What Does It Mean To Be Double-Minded, and How Can We Fix It?

I love it when a phrase in a book or a comment from a friend prompts an unexpectedly deep Bible study. Just last week, someone in my church’s scripture writing group suggested we study the phrase “double-minded.” Since there are only two verses in the Bible that use this word (at least in most translations), it sounded like a challenging and intriguing study. It’s also a study that’s relevant to things we struggle with today. It’s so easy to find ourselves becoming filled with worry, questions, and doubt. There are so many different versions of “truth” being marketed today, and it gets confusing. We need to be clear in our own minds what we believe and why so that we’re not double-minded. I hope you’ll find reading about this topic as fascinating–and helpful–as I did. We begin in the opening part of James’s epistle.

But if anyone is deficient in wisdom, he should ask God, who gives to all generously and without reprimand, and it will be given to him. But he must ask in faith without doubting, for the one who doubts is like a wave of the sea, blown and tossed around by the wind. For that person must not suppose that he will receive anything from the Lord, since he is a double-minded individual, unstable in all his ways.

James 1:5-8, NET

The word translated “double-minded” is dipsuchos, meaning “two spirited,” “vacillating” (Strong’s Dictionary), “wavering, uncertain, doubting,” and “divided in interest” (Thayer’s Dictionary). It comes from two words: dis (twice, again) and psuche (breath, spirit). Zodhiates adds that “such a person suffers from divided loyalties. On the one hand, he wishes to maintain a religious confession and desires the presence of God in his life; on the other hand he loves the ways of the world and prefers to live according to its mores and ethics” (dictionary entry 1374). Sounds like something a lot of Christians struggle with today, doesn’t it? James is the only New Testament writer to use this word, and it appears once again closer to the end of his epistle.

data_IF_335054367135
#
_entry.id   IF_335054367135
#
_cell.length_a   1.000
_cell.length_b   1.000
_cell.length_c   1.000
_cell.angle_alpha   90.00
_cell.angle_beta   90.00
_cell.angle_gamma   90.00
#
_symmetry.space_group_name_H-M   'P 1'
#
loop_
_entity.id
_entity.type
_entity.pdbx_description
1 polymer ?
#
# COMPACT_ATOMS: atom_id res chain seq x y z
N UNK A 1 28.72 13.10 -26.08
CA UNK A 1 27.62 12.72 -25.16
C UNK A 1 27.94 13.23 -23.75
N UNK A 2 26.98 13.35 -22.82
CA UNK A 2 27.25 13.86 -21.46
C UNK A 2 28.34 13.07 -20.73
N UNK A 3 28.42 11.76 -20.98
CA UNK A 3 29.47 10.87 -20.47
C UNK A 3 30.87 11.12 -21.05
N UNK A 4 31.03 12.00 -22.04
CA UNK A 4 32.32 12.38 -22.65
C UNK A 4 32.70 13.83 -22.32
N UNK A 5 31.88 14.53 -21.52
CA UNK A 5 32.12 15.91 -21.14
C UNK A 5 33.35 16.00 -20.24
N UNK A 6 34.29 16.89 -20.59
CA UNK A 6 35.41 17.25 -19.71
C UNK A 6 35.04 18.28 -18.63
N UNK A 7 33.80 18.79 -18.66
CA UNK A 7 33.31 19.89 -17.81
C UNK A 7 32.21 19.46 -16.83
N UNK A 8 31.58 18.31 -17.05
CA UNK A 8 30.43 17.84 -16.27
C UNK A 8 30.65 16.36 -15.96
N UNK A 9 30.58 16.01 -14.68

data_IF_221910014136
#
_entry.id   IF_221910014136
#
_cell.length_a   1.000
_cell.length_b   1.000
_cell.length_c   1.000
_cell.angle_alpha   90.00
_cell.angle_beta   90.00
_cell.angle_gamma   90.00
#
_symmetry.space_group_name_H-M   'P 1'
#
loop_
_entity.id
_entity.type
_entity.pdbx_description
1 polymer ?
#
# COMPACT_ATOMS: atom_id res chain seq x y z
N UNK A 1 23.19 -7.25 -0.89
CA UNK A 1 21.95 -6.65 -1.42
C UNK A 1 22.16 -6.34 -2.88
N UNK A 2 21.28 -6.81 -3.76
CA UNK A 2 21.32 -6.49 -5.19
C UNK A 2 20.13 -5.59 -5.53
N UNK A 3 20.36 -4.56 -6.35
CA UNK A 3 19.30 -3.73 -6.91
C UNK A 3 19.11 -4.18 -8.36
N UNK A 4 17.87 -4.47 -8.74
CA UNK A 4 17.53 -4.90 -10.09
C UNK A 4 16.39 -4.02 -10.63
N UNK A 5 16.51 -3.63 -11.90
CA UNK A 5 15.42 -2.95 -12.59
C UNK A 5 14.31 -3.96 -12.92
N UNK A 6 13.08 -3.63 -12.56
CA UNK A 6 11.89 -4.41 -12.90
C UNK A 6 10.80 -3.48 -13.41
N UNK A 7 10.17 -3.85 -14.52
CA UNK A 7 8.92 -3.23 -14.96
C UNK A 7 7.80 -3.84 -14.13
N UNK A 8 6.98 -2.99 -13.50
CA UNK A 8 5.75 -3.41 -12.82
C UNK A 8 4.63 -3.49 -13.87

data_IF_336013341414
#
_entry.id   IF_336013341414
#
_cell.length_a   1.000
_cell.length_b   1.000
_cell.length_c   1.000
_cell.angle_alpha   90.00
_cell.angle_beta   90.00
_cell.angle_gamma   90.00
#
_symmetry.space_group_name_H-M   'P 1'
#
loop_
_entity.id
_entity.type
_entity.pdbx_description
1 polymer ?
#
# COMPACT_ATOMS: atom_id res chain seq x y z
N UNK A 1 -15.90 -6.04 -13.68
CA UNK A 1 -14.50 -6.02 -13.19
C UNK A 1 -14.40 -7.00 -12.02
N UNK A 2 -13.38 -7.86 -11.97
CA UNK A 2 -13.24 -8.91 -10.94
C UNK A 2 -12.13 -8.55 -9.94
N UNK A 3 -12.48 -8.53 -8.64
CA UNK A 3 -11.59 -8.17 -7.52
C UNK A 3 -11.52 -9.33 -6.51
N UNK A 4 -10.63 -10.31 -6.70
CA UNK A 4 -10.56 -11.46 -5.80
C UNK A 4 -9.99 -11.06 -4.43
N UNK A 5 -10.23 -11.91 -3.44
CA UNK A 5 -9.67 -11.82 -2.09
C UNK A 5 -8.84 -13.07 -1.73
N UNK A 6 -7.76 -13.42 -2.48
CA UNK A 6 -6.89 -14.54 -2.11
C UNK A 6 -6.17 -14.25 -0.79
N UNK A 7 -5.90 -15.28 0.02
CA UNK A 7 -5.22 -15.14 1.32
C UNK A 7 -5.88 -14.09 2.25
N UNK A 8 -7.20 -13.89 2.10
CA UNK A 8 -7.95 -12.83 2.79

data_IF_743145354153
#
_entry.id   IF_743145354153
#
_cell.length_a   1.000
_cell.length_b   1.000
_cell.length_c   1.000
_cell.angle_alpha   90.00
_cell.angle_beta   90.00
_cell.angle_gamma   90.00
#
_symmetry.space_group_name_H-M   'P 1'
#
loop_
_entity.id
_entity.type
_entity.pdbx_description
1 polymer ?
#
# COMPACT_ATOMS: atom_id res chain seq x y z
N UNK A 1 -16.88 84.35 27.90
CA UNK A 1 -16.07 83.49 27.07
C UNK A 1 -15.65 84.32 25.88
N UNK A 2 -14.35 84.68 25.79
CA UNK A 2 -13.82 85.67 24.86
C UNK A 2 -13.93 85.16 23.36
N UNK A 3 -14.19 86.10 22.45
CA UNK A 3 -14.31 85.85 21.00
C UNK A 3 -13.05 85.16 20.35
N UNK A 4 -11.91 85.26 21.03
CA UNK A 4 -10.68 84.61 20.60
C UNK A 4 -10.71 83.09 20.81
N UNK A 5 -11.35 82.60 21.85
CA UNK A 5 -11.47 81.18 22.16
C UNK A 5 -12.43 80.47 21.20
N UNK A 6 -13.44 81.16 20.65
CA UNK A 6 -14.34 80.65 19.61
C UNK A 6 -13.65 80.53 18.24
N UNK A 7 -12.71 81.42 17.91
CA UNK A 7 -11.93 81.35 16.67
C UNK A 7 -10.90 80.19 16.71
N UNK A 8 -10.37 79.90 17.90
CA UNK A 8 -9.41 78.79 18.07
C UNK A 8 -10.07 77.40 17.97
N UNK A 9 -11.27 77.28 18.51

Be subject therefore to God. Resist the devil, and he will flee from you. Draw near to God, and he will draw near to you. Cleanse your hands, you sinners. Purify your hearts, you double-minded. Lament, mourn, and weep. Let your laughter be turned to mourning, and your joy to gloom. Humble yourselves in the sight of the Lord, and he will exalt you.

James 4:7-10, WEB

Though there are only two verses using this word, James makes it clear that being “double-minded” is not a good thing. From the context as we read James 1:8, we can say that faith and stability are the opposites of double-mindedness. Then James 4:8 recommends that the double-minded purify their hearts, indicating that being double-minded has something to do with the state of our hearts. It also appears to be something that we can fix, and which God will help us correct.

How Long Will You Waver?

In the Old Testament, the prophet Elijah confronted the people of Israel about their idolatry. They’d constantly sway back and forth between faith in God and following pagan religions. This wavering, uncertain, divided loyalty was not something that pleased God.

Elijah approached all the people and said, “How long are you going to be paralyzed by indecision? If the Lord is the true God, then follow him, but if Baal is, follow him!” But the people did not say a word.

1 Kings 18:21, NET

You can click here to read the entire story. Right now, I want to focus in on the phrase “paralyzed by indecision.” The more literal translation from Hebrew would be, “How long are you going to limp around on two crutches?” (NET footnote). Here, though, it’s an idiomatic phrase and does not refer to physical disability or injury. It’s a picture of someone’s thoughts and loyalty swaying back and forth unsteadily, similar to how James describes the double-minded individual as tossed by the sea. Other translations of this phrase in 1 Kings 18 include, “How long will you waver between the two sides?” (WEB) and “How long will you falter between two opinions?” (NKJV).